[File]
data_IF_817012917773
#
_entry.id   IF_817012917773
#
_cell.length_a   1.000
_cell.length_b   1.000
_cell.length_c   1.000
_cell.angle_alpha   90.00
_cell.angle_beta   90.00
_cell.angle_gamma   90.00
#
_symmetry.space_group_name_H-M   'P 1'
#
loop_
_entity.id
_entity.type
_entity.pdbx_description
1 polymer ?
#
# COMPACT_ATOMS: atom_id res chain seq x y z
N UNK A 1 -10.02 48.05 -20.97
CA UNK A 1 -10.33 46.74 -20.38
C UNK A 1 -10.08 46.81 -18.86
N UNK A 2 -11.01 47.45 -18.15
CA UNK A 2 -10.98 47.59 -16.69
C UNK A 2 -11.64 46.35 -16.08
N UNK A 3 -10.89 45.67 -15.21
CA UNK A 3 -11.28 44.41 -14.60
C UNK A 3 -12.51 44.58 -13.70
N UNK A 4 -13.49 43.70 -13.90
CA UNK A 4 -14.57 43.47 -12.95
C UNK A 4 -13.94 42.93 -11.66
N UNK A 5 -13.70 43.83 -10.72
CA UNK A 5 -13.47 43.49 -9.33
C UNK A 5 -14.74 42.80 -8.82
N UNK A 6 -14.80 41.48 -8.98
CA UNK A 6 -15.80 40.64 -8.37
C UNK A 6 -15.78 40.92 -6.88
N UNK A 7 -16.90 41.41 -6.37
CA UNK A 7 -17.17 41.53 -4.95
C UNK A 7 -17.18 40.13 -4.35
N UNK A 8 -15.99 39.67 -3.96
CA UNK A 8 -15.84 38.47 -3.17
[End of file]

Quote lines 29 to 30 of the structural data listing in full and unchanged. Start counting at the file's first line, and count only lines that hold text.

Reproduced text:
C UNK A 3 -12.51 44.58 -13.70
N UNK A 4 -13.49 43.70 -13.90